Creating well-developed audience personas is a key element in providing any sort of relevant and meaningful experiences for your customers. As the marketing landscape has shifted and marketers have been able to gather more information on their customers, an opportunity has arisen to move from creating audience personas based on what you think you know about a customer segment, to letting data and insights shape those personas. After all, your audience personas are influencing (or should be influencing) a significant amount of your marketing decisions. By letting data guide your persona development, you can better spend your marketing dollars by more accurately targeting your customers in a manner that truly speaks to them.
Personas are developed by aggregating information to construct profiles of customers at various stages of the purchasing cycle. Typically, these are developed by considering demographic, econometric, ethnographic, and behavioral data, combined with institutional or accumulated insights.
The overarching goal of persona creation is to develop contextual archetypes for customers that can be leveraged across media, products, and engagements. As we gather increasing amounts of data and are privy to new tools within the marketplace, marketers are able to leverage data analysis techniques to develop a more refined and empirical method of persona creation. This ultimately offers alternatives or augmented approaches through the use of customer and web analytics data.
The Risk of False Personas
While this increased amount of data offers a great opportunity, many organizations are still falling prey to personas that no longer define (or may have never defined) their customers. The proliferation of devices, mediums, and disjointed purchase paths only further exacerbates the risk of operating off of false audience personas. It can be easy to let stereotypes, preconceptions, and assumptions about customer intent influence you, and as a result, end up with audience personas that mirror your own understanding, rather than the actual customers you are trying to engage.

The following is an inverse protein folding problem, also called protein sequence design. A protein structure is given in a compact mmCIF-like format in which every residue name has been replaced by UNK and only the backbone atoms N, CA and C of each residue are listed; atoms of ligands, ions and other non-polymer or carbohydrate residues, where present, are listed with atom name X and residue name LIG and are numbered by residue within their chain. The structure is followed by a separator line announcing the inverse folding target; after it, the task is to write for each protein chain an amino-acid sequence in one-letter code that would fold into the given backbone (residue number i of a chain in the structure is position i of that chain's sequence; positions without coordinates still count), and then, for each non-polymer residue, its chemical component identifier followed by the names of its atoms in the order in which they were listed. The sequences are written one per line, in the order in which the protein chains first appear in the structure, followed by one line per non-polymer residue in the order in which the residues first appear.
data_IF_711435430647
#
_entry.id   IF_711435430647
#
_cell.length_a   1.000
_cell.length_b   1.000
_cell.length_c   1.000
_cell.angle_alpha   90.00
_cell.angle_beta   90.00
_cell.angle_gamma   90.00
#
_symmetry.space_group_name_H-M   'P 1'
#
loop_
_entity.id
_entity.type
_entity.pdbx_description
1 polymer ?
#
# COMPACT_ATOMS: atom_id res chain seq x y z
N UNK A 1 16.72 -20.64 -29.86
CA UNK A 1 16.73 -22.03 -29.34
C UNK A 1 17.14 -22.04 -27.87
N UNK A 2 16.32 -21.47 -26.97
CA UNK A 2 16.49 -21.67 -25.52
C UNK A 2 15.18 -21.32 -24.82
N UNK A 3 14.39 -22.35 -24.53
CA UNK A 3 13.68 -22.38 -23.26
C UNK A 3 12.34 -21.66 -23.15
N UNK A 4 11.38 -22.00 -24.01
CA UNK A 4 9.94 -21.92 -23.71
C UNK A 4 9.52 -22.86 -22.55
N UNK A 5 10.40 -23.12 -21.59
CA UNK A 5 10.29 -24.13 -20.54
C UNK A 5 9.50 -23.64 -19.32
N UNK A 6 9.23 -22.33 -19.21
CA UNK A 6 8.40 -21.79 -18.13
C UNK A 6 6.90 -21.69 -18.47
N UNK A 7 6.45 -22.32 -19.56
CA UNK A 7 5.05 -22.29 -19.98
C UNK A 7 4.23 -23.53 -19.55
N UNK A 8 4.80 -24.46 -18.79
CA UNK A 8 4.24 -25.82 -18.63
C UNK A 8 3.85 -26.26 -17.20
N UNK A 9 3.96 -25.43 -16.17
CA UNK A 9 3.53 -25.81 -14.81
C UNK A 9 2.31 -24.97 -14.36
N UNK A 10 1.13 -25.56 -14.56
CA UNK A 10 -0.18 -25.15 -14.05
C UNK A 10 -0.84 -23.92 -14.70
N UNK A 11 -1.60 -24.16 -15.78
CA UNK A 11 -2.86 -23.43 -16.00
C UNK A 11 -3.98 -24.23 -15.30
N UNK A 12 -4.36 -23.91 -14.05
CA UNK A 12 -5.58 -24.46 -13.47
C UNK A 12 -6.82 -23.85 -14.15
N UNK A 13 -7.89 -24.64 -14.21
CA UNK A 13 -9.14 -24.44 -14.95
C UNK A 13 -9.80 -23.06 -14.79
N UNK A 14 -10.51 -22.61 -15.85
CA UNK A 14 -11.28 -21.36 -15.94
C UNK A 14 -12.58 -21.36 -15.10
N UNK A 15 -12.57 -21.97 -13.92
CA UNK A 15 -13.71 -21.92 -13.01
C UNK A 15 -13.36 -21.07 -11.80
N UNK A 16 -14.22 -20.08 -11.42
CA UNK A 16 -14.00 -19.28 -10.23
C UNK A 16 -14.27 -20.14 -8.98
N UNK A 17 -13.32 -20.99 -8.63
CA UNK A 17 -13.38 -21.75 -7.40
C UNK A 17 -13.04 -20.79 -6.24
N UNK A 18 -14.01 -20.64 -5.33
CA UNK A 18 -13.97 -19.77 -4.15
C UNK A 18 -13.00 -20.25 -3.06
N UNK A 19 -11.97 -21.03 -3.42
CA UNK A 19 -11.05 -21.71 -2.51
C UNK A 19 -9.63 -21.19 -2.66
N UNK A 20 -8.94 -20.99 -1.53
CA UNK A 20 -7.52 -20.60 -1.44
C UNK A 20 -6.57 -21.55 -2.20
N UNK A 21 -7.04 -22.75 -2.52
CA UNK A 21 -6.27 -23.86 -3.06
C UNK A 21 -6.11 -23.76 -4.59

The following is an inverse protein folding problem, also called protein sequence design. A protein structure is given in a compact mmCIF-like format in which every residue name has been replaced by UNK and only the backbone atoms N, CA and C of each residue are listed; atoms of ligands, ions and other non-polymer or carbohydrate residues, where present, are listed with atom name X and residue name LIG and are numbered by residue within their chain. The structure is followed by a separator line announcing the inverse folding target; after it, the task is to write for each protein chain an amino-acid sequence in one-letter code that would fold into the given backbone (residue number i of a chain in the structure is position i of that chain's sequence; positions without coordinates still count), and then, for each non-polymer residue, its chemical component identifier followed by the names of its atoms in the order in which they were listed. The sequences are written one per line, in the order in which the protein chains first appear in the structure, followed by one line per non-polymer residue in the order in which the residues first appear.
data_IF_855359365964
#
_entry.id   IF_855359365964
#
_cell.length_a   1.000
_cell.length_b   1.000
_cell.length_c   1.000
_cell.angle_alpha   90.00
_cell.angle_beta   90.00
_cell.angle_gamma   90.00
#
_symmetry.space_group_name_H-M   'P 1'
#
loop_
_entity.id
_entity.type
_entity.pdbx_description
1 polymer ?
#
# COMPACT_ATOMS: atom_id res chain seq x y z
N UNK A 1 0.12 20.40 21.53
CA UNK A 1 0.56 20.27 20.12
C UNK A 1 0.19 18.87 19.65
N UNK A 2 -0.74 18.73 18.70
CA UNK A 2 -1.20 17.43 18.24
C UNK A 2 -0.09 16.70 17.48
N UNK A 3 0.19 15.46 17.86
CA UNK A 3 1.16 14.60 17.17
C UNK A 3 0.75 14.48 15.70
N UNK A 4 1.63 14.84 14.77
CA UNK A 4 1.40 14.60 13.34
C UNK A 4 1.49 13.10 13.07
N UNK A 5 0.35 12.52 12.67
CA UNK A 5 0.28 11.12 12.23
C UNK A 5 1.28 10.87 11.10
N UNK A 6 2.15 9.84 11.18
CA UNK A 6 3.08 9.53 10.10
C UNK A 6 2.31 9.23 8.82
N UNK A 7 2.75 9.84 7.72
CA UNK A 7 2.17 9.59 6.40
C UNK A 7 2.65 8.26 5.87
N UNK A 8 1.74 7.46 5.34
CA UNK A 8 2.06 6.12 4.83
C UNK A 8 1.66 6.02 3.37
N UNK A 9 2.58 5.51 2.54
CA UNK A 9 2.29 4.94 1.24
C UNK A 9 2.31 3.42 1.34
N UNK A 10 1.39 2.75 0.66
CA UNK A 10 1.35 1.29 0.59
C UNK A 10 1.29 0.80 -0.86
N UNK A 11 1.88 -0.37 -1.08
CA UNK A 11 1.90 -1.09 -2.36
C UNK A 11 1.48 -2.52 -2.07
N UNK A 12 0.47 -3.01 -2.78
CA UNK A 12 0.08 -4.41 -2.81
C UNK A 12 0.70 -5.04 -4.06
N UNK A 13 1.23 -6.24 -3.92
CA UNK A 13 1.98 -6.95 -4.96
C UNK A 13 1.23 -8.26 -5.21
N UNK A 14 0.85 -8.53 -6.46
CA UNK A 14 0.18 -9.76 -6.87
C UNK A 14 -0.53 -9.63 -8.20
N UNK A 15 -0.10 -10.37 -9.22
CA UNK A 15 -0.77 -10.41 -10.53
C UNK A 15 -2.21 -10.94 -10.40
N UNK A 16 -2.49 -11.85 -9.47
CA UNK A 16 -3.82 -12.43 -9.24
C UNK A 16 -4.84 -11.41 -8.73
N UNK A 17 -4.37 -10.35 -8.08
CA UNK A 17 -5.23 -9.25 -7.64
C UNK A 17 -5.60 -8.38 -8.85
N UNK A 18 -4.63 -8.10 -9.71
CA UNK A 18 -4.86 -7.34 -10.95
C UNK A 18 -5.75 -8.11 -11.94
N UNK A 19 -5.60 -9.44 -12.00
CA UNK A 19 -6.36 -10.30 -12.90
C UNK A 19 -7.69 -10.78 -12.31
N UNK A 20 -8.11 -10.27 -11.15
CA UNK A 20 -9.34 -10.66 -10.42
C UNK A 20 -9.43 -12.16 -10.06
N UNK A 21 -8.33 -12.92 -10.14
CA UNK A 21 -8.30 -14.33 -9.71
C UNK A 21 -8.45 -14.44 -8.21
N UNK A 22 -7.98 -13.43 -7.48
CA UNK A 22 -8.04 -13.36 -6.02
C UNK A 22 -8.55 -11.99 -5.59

If this is how you’ve been developing your personas, there is work to do, but not all is lost. These preconceived personas can serve as important starting points on several levels:
- Performing a competitive analysis with industry or vertical peers: There are numerous ways personas can influence competitive analysis. Some of these include uncovering previously unknown competitors who are marketing to similar personas and refining exactly where your product or service intersects with your competition.
- Serving to capture the variety of customer views within an organization: At Rise, we have often revealed for clients serious discrepancies in how different departments were defining and communicating with their customers. Cross-team persona development created from customer data has helped to address this shortcoming and provide consistency.